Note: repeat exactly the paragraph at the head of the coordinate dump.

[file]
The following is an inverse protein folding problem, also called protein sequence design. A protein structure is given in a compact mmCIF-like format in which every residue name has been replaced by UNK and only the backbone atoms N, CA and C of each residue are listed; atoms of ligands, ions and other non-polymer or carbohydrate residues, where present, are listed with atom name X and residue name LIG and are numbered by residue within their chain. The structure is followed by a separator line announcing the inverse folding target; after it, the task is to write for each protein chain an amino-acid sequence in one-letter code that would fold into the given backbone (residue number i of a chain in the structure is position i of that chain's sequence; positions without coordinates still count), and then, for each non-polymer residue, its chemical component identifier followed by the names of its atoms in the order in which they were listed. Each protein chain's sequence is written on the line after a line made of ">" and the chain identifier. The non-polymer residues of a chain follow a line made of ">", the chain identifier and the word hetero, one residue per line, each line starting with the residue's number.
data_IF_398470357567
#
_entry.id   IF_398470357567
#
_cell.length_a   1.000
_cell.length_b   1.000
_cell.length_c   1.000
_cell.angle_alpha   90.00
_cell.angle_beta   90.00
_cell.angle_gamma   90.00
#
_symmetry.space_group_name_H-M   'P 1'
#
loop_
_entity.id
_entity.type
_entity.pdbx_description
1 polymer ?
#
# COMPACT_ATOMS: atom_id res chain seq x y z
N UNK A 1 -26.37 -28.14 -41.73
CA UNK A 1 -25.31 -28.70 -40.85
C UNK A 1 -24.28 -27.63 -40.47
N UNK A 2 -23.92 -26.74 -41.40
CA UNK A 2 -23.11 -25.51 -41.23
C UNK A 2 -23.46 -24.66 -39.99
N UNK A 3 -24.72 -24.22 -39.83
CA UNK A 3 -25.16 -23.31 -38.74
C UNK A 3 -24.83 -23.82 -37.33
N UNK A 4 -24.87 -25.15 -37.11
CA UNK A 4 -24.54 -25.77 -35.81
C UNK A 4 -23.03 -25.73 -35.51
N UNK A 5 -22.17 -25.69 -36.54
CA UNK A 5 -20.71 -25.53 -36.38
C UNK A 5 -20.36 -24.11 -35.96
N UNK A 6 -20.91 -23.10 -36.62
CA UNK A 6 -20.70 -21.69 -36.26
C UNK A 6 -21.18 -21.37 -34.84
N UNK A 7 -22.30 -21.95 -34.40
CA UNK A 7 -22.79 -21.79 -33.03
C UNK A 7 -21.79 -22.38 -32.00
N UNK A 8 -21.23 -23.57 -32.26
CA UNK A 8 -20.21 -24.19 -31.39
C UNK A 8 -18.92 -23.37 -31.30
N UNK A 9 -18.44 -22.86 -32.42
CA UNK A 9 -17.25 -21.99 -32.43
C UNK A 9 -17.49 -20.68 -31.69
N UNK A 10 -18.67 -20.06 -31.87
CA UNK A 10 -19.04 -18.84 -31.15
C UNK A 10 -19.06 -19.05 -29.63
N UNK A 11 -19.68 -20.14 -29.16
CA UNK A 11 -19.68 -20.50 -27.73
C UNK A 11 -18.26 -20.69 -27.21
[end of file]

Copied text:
The following is an inverse protein folding problem, also called protein sequence design. A protein structure is given in a compact mmCIF-like format in which every residue name has been replaced by UNK and only the backbone atoms N, CA and C of each residue are listed; atoms of ligands, ions and other non-polymer or carbohydrate residues, where present, are listed with atom name X and residue name LIG and are numbered by residue within their chain. The structure is followed by a separator line announcing the inverse folding target; after it, the task is to write for each protein chain an amino-acid sequence in one-letter code that would fold into the given backbone (residue number i of a chain in the structure is position i of that chain's sequence; positions without coordinates still count), and then, for each non-polymer residue, its chemical component identifier followed by the names of its atoms in the order in which they were listed. Each protein chain's sequence is written on the line after a line made of ">" and the chain identifier. The non-polymer residues of a chain follow a line made of ">", the chain identifier and the word hetero, one residue per line, each line starting with the residue's number.